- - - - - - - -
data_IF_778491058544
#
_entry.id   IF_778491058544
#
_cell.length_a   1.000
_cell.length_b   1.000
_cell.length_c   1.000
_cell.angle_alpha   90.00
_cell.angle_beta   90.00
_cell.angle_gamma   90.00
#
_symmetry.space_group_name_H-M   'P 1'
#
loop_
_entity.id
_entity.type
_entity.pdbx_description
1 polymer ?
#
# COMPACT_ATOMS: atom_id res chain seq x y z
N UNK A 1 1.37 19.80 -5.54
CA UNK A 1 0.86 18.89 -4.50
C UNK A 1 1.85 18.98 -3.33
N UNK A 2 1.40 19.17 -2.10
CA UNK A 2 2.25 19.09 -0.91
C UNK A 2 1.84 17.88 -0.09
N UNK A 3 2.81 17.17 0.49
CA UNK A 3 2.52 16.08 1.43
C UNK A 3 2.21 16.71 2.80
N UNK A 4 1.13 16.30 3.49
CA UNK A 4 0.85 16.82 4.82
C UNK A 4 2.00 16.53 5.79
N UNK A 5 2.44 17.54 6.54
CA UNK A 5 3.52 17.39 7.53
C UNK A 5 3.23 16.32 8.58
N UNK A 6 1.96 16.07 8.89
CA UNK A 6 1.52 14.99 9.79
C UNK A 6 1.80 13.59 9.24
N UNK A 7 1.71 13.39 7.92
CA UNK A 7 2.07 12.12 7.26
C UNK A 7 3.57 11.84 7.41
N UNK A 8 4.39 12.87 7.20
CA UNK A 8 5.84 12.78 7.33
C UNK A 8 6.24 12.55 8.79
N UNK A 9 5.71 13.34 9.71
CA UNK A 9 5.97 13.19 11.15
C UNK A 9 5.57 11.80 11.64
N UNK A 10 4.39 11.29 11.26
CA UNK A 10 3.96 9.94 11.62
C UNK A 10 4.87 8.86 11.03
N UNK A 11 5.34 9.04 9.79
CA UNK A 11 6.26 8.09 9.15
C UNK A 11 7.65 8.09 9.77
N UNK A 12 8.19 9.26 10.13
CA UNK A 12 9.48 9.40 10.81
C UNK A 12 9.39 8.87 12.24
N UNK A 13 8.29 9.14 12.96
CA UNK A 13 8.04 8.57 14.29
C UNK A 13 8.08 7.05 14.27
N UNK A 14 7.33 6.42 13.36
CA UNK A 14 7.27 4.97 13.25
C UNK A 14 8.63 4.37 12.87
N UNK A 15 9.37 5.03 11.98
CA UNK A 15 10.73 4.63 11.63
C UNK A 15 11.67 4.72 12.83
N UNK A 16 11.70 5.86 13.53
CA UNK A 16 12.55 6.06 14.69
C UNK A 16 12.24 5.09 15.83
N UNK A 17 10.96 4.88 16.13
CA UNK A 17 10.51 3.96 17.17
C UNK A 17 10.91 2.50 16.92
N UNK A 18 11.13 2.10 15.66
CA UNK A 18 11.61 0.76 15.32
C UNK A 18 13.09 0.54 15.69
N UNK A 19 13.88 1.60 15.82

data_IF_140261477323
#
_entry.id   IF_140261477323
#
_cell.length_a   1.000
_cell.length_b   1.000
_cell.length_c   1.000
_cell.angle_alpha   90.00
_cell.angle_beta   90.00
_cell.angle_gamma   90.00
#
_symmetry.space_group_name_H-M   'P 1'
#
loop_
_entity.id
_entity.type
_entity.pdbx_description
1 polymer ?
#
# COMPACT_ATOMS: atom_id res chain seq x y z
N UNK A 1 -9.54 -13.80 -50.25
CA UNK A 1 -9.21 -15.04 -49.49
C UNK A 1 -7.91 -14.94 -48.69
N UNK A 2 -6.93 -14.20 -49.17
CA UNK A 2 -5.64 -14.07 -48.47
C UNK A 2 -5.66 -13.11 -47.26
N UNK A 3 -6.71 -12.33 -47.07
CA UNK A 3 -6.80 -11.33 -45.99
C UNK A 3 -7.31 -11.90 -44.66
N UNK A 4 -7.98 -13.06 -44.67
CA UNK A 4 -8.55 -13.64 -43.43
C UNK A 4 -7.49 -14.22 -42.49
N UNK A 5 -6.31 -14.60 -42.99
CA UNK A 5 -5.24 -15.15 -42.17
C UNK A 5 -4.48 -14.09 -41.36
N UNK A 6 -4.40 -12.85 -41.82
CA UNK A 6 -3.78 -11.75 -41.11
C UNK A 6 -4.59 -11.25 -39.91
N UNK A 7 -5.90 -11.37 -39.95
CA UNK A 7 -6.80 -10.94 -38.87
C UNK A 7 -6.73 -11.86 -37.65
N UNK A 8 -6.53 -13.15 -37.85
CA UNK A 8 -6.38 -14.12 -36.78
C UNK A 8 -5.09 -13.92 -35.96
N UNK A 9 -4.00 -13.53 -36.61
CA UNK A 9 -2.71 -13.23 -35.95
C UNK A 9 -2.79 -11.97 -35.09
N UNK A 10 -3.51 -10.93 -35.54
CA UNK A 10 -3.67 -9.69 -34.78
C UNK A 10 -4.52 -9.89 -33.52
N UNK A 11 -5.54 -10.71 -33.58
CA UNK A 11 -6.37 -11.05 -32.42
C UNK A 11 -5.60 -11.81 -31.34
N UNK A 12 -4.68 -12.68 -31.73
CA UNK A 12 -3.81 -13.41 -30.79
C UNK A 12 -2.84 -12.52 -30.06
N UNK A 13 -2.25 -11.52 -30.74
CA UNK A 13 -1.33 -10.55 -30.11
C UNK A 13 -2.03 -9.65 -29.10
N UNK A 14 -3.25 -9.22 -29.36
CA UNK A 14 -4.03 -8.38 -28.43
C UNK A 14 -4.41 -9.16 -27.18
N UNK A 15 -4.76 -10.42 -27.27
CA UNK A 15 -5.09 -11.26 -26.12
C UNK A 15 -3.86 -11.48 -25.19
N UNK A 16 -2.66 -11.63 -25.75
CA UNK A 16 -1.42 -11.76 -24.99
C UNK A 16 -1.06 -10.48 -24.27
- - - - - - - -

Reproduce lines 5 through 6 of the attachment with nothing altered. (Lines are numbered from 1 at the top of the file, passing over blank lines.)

_cell.length_a   1.000
_cell.length_b   1.000